Poker Player and Enthusiast Darvin Moon Dies at 56

Poker Player and Enthusiast Darvin Moon Dies at 56

On Saturday, September 19, Todd Anderson of Heartland Poker Tour and Poker Night in America fame announced it on Twitter. Poker player and enthusiast Darvin Moon died of complications from surgery.

Details remain sparse about Moon’s cause of death. He died at his home, according to his official obituary. His wife, Wendy Moon, survived him, as did two brothers, three sisters, two brothers-in-law, one nephew, three nieces, and several great nieces and nephews.

Friends in the Oakland area of Maryland may pay their respects at the Newman Funeral Home this evening. A funeral service for family and friends will be conducted there on Wednesday, September 23.

The obituary suggests planting a tree in memory of Moon, a nod to his career as a logger.

Journey into Poker

Moon lived a somewhat simple life before poker notoriety. He and his wife, Wendy, lived in a trailer in the small town of Oakland, Maryland. Darvin and some other family members founded and managed a small logging company, a source of modest income for many years.

First introduced to poker at a young age by his grandfather, Moon played with friends throughout his life. As poker’s polarity grew during the poker boom, he watched more on television and took the game a bit more seriously. And he studied some strategy, he put that to use at home games at the local fire department, Elks Lodge, and American Legion.

In 2009, Moon set about trying to win a seat into the World Series of Poker, specifically the WSOP Main Event. He played some satellites at the nearby Wheeling Island Casino in West Virginia. He tried three times, one of which transformed his $130 buy-in into a WSOP prize package, including a $10K buy-in to the Main Event and $6K in travel expenses.

Moon wasn’t sure he would play the Main Event, as $10K was a lot of money, and the 46-year-old could have kept it. But when he took the trip to Las Vegas that summer and watched some of the WSOP action, he decided to play the tournament.

A Very Bright Poker Spotlight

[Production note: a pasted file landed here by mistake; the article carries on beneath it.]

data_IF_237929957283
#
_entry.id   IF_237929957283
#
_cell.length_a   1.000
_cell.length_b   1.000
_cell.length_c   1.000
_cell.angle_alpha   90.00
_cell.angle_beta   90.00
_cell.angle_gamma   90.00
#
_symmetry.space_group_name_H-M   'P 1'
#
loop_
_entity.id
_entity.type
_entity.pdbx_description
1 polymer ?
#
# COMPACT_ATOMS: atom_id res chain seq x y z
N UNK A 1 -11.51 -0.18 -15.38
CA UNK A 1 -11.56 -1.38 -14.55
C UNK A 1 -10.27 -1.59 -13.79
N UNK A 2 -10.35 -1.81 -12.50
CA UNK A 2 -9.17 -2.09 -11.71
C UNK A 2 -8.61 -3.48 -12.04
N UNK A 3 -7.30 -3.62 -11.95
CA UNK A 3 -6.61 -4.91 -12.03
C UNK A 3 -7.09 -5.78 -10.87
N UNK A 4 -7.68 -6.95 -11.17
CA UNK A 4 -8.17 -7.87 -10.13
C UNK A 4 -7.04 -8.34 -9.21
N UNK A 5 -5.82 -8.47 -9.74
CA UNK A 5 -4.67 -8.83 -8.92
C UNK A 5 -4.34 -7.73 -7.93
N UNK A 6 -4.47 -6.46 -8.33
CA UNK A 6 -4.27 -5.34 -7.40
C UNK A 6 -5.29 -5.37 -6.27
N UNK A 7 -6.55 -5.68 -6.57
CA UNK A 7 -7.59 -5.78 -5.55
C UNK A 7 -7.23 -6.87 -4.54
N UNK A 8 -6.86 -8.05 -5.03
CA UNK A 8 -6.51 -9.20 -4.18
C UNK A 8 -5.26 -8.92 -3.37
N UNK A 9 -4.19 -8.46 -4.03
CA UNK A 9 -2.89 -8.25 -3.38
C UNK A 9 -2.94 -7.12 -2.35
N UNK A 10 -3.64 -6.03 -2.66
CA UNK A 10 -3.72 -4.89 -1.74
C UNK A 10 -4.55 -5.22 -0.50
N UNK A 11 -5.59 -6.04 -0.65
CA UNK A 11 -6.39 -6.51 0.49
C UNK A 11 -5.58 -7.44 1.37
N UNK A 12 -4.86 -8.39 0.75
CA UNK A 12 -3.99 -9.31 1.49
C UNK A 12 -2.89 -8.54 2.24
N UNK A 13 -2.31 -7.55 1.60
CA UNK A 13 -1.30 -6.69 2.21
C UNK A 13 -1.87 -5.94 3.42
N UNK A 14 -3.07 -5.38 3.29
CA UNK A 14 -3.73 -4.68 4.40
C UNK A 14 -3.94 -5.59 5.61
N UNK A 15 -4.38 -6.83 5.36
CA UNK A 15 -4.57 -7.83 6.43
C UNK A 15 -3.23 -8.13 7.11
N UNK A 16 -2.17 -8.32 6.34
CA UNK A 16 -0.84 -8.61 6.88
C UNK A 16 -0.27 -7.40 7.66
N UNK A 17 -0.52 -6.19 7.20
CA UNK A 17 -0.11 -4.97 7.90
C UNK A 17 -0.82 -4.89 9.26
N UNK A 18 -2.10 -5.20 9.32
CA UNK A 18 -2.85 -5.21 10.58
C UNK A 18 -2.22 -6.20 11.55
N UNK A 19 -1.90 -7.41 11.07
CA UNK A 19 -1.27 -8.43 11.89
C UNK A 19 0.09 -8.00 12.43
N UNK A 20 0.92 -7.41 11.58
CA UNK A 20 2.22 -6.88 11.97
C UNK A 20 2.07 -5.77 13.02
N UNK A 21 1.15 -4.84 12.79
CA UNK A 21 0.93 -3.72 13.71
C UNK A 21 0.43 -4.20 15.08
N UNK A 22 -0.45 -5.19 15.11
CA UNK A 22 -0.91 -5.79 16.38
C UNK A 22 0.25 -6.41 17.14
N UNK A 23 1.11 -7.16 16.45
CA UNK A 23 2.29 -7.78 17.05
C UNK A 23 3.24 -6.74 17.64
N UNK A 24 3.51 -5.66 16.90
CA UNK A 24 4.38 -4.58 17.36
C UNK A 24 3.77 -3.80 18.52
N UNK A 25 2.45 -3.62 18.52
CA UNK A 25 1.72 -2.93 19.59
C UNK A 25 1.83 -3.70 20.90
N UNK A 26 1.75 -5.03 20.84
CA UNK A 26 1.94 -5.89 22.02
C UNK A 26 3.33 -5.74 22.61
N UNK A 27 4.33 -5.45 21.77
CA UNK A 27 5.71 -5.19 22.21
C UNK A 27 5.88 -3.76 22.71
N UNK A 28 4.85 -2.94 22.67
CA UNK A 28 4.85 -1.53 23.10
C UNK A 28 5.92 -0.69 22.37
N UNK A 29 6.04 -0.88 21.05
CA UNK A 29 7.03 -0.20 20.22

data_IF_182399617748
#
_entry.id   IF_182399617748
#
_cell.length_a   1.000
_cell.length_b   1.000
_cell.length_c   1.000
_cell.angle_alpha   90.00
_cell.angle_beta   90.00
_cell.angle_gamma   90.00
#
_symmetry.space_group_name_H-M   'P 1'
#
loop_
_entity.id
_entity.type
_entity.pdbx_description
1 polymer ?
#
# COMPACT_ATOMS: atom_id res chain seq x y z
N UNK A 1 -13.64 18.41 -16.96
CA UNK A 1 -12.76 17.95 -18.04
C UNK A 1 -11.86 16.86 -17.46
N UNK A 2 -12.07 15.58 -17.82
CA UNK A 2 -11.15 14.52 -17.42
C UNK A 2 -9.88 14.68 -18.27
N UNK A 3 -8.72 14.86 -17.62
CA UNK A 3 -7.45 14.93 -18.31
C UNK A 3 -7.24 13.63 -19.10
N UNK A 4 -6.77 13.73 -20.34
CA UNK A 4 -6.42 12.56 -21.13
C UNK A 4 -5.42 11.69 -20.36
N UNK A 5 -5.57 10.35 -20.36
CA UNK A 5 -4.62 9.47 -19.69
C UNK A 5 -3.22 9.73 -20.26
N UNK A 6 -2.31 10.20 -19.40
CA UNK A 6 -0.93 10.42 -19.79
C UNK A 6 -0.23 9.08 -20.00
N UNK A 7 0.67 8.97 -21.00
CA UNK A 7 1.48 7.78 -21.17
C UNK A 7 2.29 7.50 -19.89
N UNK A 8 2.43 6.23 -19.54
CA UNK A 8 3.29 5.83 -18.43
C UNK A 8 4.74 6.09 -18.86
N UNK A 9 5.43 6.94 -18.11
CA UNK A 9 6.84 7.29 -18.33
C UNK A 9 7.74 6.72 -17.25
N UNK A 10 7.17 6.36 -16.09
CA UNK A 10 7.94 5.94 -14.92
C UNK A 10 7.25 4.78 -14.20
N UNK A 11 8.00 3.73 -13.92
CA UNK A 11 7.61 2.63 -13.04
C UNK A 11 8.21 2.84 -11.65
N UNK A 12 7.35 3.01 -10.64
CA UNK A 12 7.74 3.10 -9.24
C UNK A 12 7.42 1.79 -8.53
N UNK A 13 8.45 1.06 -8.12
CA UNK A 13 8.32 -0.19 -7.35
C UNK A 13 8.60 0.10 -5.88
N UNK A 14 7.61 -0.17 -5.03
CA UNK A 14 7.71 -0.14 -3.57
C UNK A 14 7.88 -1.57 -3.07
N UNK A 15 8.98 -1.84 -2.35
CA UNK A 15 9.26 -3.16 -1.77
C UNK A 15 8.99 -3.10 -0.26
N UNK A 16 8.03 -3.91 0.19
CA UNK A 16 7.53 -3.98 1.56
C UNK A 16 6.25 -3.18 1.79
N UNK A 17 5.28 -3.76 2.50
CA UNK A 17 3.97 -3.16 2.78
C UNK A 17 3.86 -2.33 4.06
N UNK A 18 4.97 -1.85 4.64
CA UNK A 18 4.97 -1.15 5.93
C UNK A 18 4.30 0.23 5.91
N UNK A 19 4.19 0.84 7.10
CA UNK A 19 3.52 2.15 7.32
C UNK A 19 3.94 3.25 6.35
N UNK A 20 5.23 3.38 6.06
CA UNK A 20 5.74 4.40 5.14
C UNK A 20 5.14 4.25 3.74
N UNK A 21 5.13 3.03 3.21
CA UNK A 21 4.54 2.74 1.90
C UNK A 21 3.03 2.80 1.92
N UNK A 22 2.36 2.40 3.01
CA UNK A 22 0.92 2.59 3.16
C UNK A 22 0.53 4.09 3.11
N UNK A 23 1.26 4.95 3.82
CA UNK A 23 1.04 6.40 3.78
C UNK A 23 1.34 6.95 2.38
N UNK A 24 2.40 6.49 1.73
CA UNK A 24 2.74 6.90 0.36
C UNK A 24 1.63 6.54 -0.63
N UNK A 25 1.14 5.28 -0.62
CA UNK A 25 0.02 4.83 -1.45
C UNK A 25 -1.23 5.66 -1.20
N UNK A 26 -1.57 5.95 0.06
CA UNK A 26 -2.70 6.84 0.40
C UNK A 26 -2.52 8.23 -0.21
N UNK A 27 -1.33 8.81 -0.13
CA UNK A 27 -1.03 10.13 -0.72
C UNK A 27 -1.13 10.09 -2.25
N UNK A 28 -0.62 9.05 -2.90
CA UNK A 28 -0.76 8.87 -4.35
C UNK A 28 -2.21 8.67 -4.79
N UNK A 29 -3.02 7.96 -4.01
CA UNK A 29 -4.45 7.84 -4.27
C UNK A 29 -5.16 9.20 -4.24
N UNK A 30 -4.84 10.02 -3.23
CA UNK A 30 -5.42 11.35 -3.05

That 2009 WSOP Main Event, also known as the $10,000 WSOP World Championship No Limit Hold’em tournament, brought 6,494 players to the tables at the Rio in Las Vegas. That created a prize pool of $61,043,600.

If Moon made it through the first few days of action and slid into the money, he could walk away with at least $21,365. It was quite a payday for a recreational poker player with no experience in large events as the WSOP.

Moon played well and returned day after day. He was the chip leader for a number of days in the tournament, taking that lead into the final table with 30% of the chips in play of the final nine players. Action paused at that time to allow television broadcasts to catch up. The “November Nine” then returned to Las Vegas in November to play the final table.

As he continued on, he busted players like Phil Ivey, ultimately making it to heads-up play against Joe Cada. The latter won, but Moon walked away with $5,182,601 for finishing in second place.

Always Home-Based and Humble

Moon fielded a variety of sponsorship offers after his 2009 WSOP finish and notoriety, courtesy of ESPN’s broadcasts of the tournament.

However, most of those offers were not of interest to Moon. He certainly had no interest in online poker, as he never even owned a computer and didn’t have an email address in 2009. He also didn’t like to travel much; his first time on an airplane was to fly to Las Vegas that summer.

When Moon took his second-place money and went home, he told reporters, “We ain’t gonna change.” And while he did use quite a lot of his WSOP winnings to help family members with college tuition and such, and invested in some hometown projects, Moon didn’t change his life all that much.

He played a few tournaments in the year or so that followed, such as the National Heads-Up Poker Championship on NBC, and he cashed in an occasional poker tournament here and there.

The one role Moon did eventually accept was that of Heartland Poker Tour Ambassador. At that time, HPT President Todd Anderson said the partnership was a perfect fit. “Darvin is our kind of guy,” he said then. “He’s worked hard his entire life and now lives the dream that attracts so many to the game.”

Poker remained mostly a recreational activity for Moon, as it had been prior to the 2009 WSOP.

Fond Memories

Many in the poker world expressed sadness at the sudden and unexpected loss of Moon. He was only 56 years old.


About Jennifer Newell

Jennifer began writing about poker while working at the World Poker Tour in the mid-2000s. Since then, her freelance writing career has taken her from Los Angeles to Las Vegas and back to her hometown of St. Louis, where she now lives with her two dogs. She continues to follow the poker world as she also launches a new subscription box company and finishes her first novel. Jennifer has written for numerous publications including and has followed the US poker and gaming market closely for the last 15 years. Follow Jen on Twitter

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